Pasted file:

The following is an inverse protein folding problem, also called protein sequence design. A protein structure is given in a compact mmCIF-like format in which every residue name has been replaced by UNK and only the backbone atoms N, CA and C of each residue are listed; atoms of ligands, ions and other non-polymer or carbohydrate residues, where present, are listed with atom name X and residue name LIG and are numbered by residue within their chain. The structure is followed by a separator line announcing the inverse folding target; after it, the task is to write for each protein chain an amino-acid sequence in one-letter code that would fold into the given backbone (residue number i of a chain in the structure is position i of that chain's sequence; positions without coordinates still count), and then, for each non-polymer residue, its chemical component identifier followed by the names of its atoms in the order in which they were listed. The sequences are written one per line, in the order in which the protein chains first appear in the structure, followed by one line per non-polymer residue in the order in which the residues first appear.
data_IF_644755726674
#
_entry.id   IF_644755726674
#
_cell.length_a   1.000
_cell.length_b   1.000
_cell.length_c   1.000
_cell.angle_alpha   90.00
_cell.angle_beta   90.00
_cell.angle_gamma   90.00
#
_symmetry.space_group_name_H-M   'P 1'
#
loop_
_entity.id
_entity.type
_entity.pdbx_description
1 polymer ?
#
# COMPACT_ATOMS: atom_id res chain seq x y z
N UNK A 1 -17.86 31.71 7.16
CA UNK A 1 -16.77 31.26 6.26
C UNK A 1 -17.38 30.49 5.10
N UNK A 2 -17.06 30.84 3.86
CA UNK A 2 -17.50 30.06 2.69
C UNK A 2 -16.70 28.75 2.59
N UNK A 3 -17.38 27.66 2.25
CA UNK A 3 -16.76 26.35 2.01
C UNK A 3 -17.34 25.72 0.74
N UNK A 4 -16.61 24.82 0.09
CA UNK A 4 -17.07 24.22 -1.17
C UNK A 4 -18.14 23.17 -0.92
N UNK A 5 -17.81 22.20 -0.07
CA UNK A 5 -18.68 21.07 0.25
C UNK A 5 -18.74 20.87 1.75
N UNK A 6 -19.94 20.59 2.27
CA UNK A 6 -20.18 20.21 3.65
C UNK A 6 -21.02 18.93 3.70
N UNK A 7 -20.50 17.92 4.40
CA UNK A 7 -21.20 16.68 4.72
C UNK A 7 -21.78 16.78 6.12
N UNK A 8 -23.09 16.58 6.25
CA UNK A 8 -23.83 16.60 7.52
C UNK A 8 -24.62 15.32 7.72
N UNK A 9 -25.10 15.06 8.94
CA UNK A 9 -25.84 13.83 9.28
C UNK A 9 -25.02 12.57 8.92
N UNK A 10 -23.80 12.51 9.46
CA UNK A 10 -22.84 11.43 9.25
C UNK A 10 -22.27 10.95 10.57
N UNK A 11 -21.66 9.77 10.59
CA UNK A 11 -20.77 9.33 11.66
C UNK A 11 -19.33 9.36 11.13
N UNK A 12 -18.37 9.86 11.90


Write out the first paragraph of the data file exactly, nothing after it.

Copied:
The following is an inverse protein folding problem, also called protein sequence design. A protein structure is given in a compact mmCIF-like format in which every residue name has been replaced by UNK and only the backbone atoms N, CA and C of each residue are listed; atoms of ligands, ions and other non-polymer or carbohydrate residues, where present, are listed with atom name X and residue name LIG and are numbered by residue within their chain. The structure is followed by a separator line announcing the inverse folding target; after it, the task is to write for each protein chain an amino-acid sequence in one-letter code that would fold into the given backbone (residue number i of a chain in the structure is position i of that chain's sequence; positions without coordinates still count), and then, for each non-polymer residue, its chemical component identifier followed by the names of its atoms in the order in which they were listed. The sequences are written one per line, in the order in which the protein chains first appear in the structure, followed by one line per non-polymer residue in the order in which the residues first appear.